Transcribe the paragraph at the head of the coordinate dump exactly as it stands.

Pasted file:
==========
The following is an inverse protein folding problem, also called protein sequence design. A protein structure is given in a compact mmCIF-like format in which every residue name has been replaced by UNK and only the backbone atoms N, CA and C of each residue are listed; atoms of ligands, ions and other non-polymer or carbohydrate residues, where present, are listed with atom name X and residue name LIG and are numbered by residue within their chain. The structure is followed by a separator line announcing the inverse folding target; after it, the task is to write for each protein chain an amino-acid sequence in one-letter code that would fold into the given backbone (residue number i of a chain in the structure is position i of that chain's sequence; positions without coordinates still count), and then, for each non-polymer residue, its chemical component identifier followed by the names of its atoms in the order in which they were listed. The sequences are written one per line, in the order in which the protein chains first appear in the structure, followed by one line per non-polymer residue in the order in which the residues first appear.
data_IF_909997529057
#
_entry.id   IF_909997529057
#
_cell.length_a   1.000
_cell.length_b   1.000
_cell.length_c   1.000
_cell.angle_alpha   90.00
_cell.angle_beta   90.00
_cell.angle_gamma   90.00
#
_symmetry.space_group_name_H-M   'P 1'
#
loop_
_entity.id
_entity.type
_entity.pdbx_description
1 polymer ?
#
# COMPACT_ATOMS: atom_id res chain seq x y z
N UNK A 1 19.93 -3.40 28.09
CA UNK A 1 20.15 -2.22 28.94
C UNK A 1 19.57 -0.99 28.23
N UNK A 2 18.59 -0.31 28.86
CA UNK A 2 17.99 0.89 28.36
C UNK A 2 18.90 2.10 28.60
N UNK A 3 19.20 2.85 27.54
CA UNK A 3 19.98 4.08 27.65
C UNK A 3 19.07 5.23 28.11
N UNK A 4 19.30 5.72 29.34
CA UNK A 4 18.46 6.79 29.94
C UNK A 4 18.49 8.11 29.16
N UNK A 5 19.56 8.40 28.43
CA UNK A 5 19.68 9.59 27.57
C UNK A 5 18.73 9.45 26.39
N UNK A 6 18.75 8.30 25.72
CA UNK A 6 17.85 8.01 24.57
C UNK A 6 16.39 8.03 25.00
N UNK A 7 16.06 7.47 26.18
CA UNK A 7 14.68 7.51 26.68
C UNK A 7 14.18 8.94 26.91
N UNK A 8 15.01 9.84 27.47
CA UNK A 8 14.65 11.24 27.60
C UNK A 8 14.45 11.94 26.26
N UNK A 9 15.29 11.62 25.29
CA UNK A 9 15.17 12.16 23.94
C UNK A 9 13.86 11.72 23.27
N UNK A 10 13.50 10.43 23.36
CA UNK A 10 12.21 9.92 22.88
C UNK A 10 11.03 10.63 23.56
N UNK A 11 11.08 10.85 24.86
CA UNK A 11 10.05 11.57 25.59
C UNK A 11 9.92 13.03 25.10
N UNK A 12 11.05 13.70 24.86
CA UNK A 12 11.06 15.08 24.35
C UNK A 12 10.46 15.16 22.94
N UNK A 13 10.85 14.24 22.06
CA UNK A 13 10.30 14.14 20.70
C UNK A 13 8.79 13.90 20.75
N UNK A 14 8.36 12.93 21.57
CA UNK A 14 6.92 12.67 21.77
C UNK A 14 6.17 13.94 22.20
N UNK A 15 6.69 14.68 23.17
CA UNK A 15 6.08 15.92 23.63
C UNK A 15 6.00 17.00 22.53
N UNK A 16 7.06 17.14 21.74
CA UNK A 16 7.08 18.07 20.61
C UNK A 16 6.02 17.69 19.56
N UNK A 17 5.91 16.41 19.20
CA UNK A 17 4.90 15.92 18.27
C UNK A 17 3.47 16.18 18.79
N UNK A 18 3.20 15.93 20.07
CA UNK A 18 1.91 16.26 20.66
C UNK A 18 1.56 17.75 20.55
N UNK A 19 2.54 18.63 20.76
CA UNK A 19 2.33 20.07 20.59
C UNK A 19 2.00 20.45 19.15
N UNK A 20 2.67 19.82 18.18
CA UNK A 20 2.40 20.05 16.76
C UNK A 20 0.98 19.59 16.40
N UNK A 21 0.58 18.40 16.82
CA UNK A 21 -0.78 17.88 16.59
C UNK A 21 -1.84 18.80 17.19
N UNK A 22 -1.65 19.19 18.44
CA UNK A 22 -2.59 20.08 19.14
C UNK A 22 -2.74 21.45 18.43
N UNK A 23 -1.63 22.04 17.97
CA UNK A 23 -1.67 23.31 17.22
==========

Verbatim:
The following is an inverse protein folding problem, also called protein sequence design. A protein structure is given in a compact mmCIF-like format in which every residue name has been replaced by UNK and only the backbone atoms N, CA and C of each residue are listed; atoms of ligands, ions and other non-polymer or carbohydrate residues, where present, are listed with atom name X and residue name LIG and are numbered by residue within their chain. The structure is followed by a separator line announcing the inverse folding target; after it, the task is to write for each protein chain an amino-acid sequence in one-letter code that would fold into the given backbone (residue number i of a chain in the structure is position i of that chain's sequence; positions without coordinates still count), and then, for each non-polymer residue, its chemical component identifier followed by the names of its atoms in the order in which they were listed. The sequences are written one per line, in the order in which the protein chains first appear in the structure, followed by one line per non-polymer residue in the order in which the residues first appear.